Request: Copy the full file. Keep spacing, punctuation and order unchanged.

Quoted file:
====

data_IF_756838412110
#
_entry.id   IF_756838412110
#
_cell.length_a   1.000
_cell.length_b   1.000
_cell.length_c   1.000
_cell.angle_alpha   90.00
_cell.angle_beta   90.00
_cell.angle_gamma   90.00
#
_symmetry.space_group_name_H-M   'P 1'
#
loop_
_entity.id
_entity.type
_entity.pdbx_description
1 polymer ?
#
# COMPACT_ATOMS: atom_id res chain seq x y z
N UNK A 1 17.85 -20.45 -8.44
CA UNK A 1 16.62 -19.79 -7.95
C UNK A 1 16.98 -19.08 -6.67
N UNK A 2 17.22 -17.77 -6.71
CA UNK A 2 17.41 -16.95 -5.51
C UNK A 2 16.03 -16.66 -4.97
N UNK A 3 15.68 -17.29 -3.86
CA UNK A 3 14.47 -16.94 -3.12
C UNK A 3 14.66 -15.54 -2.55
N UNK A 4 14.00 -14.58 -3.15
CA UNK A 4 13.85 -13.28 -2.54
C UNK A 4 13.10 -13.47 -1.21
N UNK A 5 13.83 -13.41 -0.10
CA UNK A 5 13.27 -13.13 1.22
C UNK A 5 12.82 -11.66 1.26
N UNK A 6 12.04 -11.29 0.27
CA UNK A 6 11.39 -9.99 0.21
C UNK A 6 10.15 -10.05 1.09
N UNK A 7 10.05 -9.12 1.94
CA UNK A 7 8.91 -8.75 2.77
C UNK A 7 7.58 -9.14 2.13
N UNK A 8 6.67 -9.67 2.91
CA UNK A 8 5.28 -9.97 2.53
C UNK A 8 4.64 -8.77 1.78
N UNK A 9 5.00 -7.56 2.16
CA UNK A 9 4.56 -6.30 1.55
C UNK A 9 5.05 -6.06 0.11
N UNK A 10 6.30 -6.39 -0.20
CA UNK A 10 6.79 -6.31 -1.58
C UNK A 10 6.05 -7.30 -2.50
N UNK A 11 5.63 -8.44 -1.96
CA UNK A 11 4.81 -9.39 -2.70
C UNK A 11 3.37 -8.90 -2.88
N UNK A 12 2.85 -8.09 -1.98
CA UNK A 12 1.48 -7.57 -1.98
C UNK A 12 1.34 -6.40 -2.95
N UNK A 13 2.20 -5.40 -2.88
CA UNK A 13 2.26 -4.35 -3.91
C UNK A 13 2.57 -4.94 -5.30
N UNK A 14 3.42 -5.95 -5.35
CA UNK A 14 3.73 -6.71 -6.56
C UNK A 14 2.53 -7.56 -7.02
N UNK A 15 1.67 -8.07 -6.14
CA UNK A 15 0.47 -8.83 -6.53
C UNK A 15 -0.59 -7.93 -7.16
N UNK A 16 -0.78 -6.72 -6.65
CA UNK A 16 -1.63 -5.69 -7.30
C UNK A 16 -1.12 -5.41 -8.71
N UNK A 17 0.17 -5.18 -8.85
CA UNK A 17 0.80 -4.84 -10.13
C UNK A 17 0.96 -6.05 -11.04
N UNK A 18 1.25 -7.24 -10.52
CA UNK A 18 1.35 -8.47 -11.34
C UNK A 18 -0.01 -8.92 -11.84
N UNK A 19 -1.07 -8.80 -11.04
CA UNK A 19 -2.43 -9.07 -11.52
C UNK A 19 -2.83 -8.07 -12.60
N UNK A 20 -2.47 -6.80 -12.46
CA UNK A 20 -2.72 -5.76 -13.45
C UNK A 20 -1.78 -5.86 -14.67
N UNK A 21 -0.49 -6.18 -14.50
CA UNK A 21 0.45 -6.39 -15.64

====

data_IF_756838412110
#
_entry.id   IF_756838412110
#
_cell.length_a   1.000
_cell.length_b   1.000
_cell.length_c   1.000
_cell.angle_alpha   90.00
_cell.angle_beta   90.00
_cell.angle_gamma   90.00
#
_symmetry.space_group_name_H-M   'P 1'
#
loop_
_entity.id
_entity.type
_entity.pdbx_description
1 polymer ?
#
# COMPACT_ATOMS: atom_id res chain seq x y z
N UNK A 1 17.85 -20.45 -8.44
CA UNK A 1 16.62 -19.79 -7.95
C UNK A 1 16.98 -19.08 -6.67
N UNK A 2 17.22 -17.77 -6.71
CA UNK A 2 17.41 -16.95 -5.51
C UNK A 2 16.03 -16.66 -4.97
N UNK A 3 15.68 -17.29 -3.86
CA UNK A 3 14.47 -16.94 -3.12
C UNK A 3 14.66 -15.54 -2.55
N UNK A 4 14.00 -14.58 -3.15
CA UNK A 4 13.85 -13.28 -2.54
C UNK A 4 13.10 -13.47 -1.21
N UNK A 5 13.83 -13.41 -0.10
CA UNK A 5 13.27 -13.13 1.22
C UNK A 5 12.82 -11.66 1.26
N UNK A 6 12.04 -11.29 0.27
CA UNK A 6 11.39 -9.99 0.21
C UNK A 6 10.15 -10.05 1.09
N UNK A 7 10.05 -9.12 1.94
CA UNK A 7 8.91 -8.75 2.77
C UNK A 7 7.58 -9.14 2.13
N UNK A 8 6.67 -9.67 2.91
CA UNK A 8 5.28 -9.97 2.53
C UNK A 8 4.64 -8.77 1.78
N UNK A 9 5.00 -7.56 2.16
CA UNK A 9 4.56 -6.30 1.55
C UNK A 9 5.05 -6.06 0.11
N UNK A 10 6.30 -6.39 -0.20
CA UNK A 10 6.79 -6.31 -1.58
C UNK A 10 6.05 -7.30 -2.50
N UNK A 11 5.63 -8.44 -1.96
CA UNK A 11 4.81 -9.39 -2.70
C UNK A 11 3.37 -8.90 -2.88
N UNK A 12 2.85 -8.09 -1.98
CA UNK A 12 1.48 -7.57 -1.98
C UNK A 12 1.34 -6.40 -2.95
N UNK A 13 2.20 -5.40 -2.88
CA UNK A 13 2.26 -4.35 -3.91
C UNK A 13 2.57 -4.94 -5.30
N UNK A 14 3.42 -5.95 -5.35
CA UNK A 14 3.73 -6.71 -6.56
C UNK A 14 2.53 -7.56 -7.02
N UNK A 15 1.67 -8.07 -6.14
CA UNK A 15 0.47 -8.83 -6.53
C UNK A 15 -0.59 -7.93 -7.16
N UNK A 16 -0.78 -6.72 -6.65
CA UNK A 16 -1.63 -5.69 -7.30
C UNK A 16 -1.12 -5.41 -8.71
N UNK A 17 0.17 -5.18 -8.85
CA UNK A 17 0.80 -4.84 -10.13
C UNK A 17 0.96 -6.05 -11.04
N UNK A 18 1.25 -7.24 -10.52
CA UNK A 18 1.35 -8.47 -11.34
C UNK A 18 -0.01 -8.92 -11.84
N UNK A 19 -1.07 -8.80 -11.04
CA UNK A 19 -2.43 -9.07 -11.52
C UNK A 19 -2.83 -8.07 -12.60
N UNK A 20 -2.47 -6.80 -12.46
CA UNK A 20 -2.72 -5.76 -13.45
C UNK A 20 -1.78 -5.86 -14.67
N UNK A 21 -0.49 -6.18 -14.50
CA UNK A 21 0.45 -6.39 -15.64